There is a type of dam in Minnesota that's referred to as "drowning machines" or "killer dams" – and right now is when they're most dangerous.
Low-head dams (as they're known formally) account for more deaths than dam failures, according to the Minnesota Department of Natural Resources' "The Drowning Machine" report. And they're especially dangerous this time of year when there is high water runoff, the DNR notes.
What makes them so dangerous? The waters around them are strong enough to capsize a boat, and they can easily trap swimmers underwater, the DNR says.
The Associated Press says fatalities on low-head dams have spiked in recent years, which could be due to more people using the rivers and them being unaware of the dangers associated with these dams.
The Association of State Dam Safety Officials (ASDSO) found 211 fatalities have occurred since January 2000, and 91 since January 2010, with one-third of all deaths occurring in Iowa, Pennsylvania and Minnesota, reports note.
'Impossible to climb out'
"The builders of these dams have created a very elegant trap for human beings," Nate Hoogeveen, with Iowa Department of Natural Resources, told the AP. "Once people go over the dam, it's impossible to climb out."
As water pours over the dam it creates a churning backwash – also called a hydraulic jump or current – which recirculates the water. The DNR says:
"The roiling water takes any object — including a person — to the bottom of the stream, releases it to the surface, sucks it back to the face of the dam, and pushes it back to the bottom. This cycle can continue indefinitely."
In some cases, a life jacket won't even save a victim from drowning. About 45 percent of drowning victims at low-head dams were wearing a life jacket, reports show. Life jackets are one-third less buoyant when in aerated water, like near a dam, the DNR says.
The dams, which aren't typically more than 10-feet high, don't always look threatening and many are poorly marked, which can make them go unnoticed from upstream.
Not only is it dangerous for people using the rivers, but also for rescuers, the DNR notes. Specialized rescue techniques are often needed to pull victims from the river.
To stay safe and avoid these dams, Stan Linnell, the DNR's Boating and Water Safety Manager, told BringMeTheNews paddlers and other boaters should stick to the state water trails system or other designated waterways where hazards have been identified.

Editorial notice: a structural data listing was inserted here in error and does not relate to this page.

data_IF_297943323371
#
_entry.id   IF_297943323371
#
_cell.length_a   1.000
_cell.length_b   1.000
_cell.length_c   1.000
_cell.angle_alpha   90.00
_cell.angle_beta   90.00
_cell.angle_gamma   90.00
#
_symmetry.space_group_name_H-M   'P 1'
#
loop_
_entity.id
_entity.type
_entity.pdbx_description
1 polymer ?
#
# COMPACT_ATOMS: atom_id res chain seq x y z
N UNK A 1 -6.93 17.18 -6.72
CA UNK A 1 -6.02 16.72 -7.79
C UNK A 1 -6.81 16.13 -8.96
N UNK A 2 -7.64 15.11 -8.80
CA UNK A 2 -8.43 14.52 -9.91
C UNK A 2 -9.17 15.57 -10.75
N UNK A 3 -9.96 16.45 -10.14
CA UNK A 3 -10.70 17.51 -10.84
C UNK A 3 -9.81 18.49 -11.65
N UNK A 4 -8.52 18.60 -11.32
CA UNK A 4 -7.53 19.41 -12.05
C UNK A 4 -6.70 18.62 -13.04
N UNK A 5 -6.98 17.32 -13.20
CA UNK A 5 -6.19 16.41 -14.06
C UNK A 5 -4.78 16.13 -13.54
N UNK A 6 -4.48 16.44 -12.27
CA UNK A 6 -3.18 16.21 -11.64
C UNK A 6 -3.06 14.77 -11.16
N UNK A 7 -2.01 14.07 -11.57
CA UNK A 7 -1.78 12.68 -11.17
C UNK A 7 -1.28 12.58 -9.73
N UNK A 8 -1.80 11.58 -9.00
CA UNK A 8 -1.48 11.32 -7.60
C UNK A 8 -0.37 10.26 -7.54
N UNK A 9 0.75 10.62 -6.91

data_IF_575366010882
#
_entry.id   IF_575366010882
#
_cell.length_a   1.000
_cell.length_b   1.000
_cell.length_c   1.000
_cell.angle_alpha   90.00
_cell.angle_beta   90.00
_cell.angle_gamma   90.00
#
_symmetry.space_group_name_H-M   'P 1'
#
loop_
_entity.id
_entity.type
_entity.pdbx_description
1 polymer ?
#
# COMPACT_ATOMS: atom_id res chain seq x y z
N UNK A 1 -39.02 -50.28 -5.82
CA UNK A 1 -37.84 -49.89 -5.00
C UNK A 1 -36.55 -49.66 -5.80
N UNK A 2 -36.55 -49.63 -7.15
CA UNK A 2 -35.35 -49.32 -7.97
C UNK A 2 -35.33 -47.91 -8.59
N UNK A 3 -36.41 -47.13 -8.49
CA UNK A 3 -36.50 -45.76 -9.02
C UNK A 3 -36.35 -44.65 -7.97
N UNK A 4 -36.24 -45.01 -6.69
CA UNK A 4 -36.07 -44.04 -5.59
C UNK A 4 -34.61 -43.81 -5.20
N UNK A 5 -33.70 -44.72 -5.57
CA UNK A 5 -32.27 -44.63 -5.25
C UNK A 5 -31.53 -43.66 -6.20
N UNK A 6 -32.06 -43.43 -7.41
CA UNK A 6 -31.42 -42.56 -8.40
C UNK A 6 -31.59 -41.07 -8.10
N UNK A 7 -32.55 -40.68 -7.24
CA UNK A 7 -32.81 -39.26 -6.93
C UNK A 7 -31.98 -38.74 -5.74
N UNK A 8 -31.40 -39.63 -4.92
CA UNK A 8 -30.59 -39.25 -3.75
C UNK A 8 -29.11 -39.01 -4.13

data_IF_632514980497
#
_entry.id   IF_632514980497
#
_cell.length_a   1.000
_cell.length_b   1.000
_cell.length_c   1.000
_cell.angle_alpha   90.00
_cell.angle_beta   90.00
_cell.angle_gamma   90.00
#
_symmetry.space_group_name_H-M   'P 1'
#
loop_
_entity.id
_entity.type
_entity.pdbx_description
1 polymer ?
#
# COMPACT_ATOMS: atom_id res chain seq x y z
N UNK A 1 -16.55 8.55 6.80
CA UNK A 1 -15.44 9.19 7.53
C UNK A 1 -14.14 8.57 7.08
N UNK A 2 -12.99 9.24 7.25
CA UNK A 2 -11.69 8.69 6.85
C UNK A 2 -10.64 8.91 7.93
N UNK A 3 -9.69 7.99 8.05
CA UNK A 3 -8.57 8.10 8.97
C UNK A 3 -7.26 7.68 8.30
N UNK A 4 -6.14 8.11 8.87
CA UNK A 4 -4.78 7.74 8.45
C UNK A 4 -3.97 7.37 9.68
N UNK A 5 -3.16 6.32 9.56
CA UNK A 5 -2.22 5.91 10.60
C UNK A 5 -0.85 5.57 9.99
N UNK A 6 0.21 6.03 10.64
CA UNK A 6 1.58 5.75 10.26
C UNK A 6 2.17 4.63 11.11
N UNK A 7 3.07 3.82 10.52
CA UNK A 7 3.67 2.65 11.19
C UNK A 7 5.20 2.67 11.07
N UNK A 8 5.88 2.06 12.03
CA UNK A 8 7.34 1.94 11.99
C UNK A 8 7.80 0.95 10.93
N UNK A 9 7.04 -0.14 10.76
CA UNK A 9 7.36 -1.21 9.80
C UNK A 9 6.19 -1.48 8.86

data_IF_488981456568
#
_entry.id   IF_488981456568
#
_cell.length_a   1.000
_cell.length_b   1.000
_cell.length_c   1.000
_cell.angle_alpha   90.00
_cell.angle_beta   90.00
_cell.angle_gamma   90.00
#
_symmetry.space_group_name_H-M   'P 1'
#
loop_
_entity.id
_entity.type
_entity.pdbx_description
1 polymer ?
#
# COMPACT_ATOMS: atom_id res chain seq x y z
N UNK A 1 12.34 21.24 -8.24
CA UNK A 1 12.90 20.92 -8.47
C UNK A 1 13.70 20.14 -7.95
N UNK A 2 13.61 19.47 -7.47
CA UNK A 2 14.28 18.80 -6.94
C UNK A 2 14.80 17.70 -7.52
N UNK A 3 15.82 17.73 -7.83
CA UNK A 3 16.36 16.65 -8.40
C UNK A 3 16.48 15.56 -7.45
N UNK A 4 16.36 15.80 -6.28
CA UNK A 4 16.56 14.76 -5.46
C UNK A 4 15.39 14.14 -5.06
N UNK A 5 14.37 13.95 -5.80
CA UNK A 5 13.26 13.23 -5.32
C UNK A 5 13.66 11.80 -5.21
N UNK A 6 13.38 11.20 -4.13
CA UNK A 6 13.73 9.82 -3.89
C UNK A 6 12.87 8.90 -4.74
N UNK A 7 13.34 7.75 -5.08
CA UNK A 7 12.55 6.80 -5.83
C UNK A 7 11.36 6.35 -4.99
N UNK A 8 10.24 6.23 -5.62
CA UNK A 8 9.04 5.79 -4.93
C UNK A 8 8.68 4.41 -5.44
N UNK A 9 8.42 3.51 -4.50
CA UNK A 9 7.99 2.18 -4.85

By the numbers
One of the most deadly is the Drayton Dam on the Red River between Minnesota and North Dakota, ASDSO notes. Between 1965-1995, 12 people were killed there.
The dam is located near a popular fishing area and isn't marked. The DNR has banned fishing within 150 feet of it.
Modifying for safety
Adding rock slopeways is one way officials are able to make these deadly dams safer, but the DNR says removal is the best way to enhance recreation safety.
Seven of the eight dams along the Red River have been retrofitted with rock slopeways, the DNR notes, but reminds they should still be considered dangerous.
In fact, dozens of dams around the state have been modified or removed to help curb drowning dangers, as well as increase the health of the waterway by allowing fish to move upstream, a 2005 report shows.
This is part of the DNR's ongoing effort to eliminate dams that don't have a purpose are are unsafe. Many of these were built in the late 1800s and early 1900s to provide water for grain mills or early hydroelectric generators, but over the years they weren't needed anymore.
But removing a dam can be a long and expensive process. Forum News says the owner of the dam has to agree to remove it, and then funding needs to be secured.
Removing a low-head dam can cost up to $1 million, the AP says.
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